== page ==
SMCC and USM win federal grants totaling $2 million to support student success

SMCC and USM on track to receive over $2 million in federal funds to support student success through Trio SSS grant competition.

PORTLAND, Maine — The University of Southern Maine and Southern Maine Community College will receive more than $2 million between them after being declared winners in the recent federal grant competition for TRIO Student Support Services.

Each institution will receive $220,000 a year for five years from the U.S. Department of Education to support an intensive student success program focused on ensuring that low-income, first-generation college-goers and disabled students graduate and succeed.

For USM, the grant award enables a continuation of a longstanding and successful program. At SMCC, the award marks the start of a new program and a new opportunity for students in Southern Maine to have a seamless path of support that can start at SMCC and continue when students transfer to USM. A key component of SMCC’s program is to assure that students successfully graduate with an associate degree and successfully transfer to a baccalaureate program.

The TRIO SSS grants mark another milestone in a growing list of partnership efforts between the two institutions, including new transfer agreements and new efforts to bring employees together to work on their shared mission of student success, said USM President Glenn Cummings.

“Our students are our most important focus at USM — and with SMCC, our two institutions together have formed a significant commitment to helping Maine students succeed,” Cummings said. “These grants will allow us to continue to give students the guidance they need to achieve academic success and career success after graduation.” SMCC President Ronald Cantor said the TRIO SSS partnership is a great example of how the two institutions are putting students at the center of a growing and valuable alliance between the two institutions.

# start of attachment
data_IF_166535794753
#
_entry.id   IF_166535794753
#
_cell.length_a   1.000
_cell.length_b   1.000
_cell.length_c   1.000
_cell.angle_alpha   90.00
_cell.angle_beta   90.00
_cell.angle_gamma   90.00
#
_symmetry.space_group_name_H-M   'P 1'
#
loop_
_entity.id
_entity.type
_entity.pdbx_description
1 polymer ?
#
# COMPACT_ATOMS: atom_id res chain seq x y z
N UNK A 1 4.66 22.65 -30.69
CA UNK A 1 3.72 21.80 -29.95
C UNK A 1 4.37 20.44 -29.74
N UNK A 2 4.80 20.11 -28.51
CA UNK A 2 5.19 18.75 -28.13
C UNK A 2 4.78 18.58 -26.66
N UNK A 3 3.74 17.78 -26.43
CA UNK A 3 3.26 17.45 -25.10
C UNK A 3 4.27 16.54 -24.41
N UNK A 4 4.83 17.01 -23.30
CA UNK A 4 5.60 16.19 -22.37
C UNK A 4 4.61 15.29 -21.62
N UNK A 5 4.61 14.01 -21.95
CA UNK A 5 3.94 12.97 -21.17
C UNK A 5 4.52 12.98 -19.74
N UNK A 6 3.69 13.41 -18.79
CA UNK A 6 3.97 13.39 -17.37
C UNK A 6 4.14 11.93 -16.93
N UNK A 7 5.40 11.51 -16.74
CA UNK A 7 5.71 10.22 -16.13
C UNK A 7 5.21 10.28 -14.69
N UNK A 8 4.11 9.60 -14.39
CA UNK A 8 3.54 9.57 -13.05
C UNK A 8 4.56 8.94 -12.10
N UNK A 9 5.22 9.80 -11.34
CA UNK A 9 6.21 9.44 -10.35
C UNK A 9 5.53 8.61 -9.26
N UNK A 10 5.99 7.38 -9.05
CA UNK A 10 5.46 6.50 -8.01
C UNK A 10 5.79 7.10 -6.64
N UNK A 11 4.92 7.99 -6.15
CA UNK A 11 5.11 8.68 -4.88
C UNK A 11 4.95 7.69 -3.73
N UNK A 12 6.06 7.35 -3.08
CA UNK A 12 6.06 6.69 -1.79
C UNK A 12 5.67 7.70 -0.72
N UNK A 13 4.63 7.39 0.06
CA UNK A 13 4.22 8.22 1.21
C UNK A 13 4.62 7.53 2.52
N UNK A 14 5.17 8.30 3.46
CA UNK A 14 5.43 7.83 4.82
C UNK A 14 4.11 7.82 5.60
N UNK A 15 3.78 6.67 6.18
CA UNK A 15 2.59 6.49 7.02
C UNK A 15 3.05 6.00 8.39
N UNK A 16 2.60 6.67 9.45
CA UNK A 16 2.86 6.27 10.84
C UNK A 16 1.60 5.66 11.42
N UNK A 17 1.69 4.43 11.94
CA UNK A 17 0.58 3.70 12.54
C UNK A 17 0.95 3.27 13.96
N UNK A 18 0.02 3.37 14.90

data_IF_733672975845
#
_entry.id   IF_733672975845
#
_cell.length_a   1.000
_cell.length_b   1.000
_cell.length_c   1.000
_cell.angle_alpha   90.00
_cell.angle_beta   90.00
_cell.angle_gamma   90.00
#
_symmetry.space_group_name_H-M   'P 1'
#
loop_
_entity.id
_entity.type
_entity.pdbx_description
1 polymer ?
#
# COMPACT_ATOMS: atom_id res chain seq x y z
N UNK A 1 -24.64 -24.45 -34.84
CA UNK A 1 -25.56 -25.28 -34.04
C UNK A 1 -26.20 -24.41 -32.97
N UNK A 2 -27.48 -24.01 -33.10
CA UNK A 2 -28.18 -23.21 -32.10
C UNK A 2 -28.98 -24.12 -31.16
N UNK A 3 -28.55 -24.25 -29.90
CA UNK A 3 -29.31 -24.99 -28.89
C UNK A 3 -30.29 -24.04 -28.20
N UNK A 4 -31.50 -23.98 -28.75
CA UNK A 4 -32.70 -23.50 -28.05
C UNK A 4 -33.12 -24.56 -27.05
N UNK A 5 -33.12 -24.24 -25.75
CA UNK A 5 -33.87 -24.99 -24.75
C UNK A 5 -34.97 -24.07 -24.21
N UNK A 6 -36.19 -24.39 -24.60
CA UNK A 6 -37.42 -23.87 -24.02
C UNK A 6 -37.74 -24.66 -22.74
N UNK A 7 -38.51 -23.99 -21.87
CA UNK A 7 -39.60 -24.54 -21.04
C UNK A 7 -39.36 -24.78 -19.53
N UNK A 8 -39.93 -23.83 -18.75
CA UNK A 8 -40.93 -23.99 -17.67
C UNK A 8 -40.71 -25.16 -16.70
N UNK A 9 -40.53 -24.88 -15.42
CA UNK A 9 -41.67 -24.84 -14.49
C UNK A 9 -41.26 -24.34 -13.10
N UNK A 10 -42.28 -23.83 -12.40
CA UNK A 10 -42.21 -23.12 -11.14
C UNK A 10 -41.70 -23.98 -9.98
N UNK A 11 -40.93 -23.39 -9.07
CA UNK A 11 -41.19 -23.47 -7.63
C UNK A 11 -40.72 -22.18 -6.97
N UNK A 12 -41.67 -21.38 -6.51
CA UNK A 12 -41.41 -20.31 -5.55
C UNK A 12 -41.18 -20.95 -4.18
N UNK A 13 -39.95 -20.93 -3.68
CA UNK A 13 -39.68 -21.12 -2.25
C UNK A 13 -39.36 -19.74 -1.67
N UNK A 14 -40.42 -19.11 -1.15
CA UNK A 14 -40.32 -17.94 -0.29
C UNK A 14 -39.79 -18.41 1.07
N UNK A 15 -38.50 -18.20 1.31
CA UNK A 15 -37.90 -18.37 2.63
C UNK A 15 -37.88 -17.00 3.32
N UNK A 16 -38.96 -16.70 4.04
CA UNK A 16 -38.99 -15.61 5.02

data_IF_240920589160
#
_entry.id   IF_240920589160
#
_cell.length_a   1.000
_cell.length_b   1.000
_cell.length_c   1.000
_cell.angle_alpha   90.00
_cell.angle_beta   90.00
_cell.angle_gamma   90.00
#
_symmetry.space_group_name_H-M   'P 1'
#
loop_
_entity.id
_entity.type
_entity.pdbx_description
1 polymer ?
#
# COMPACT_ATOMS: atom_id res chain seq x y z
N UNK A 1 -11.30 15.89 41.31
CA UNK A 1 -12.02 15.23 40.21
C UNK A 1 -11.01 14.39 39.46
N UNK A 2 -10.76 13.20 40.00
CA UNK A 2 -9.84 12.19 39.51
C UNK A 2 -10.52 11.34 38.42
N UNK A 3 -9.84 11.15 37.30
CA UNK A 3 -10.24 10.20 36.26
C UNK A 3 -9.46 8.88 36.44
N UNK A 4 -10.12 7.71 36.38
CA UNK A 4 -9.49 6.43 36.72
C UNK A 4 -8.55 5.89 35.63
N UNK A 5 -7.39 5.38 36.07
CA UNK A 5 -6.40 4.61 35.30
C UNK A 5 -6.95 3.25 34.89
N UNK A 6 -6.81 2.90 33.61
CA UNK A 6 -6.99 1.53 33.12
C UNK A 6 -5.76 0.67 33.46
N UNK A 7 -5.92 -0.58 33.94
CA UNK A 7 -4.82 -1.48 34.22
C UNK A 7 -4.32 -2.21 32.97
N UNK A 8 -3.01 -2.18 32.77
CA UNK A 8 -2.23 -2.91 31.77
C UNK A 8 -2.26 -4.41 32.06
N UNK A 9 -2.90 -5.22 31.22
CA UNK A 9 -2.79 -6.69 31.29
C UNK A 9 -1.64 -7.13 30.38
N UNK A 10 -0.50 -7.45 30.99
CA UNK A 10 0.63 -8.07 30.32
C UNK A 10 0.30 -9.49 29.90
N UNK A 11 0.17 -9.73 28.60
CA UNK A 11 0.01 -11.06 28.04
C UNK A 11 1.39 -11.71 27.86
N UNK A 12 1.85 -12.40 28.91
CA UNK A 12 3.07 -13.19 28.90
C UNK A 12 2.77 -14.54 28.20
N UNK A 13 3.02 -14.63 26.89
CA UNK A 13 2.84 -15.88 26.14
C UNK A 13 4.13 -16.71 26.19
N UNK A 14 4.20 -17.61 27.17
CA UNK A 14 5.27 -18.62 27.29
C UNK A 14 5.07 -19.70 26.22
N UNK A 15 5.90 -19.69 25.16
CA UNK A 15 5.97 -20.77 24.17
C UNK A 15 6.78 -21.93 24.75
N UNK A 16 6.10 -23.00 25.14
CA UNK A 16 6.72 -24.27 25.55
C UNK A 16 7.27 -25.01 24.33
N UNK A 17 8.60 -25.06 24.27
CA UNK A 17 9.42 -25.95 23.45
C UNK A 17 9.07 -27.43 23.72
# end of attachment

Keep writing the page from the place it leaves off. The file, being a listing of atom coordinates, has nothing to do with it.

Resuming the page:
“The new TRIO SSS grants create yet another bridge between our two institutions that will benefit our students,” Cantor said. “A student who starts in our program can transfer to USM and continue to be supported, and the same will happen for USM students who transfer here. Our two institutions are putting students at the center of our partnership to assure they have all the opportunities and supports they need to succeed.”

The TRIO SSS programs will support 140 students at each institution each year who are low-income, first-generation or disabled. The goal is to guide students to graduation through the use of individualized counseling and advising, peer mentoring, academic tutoring and other support services aimed at student success.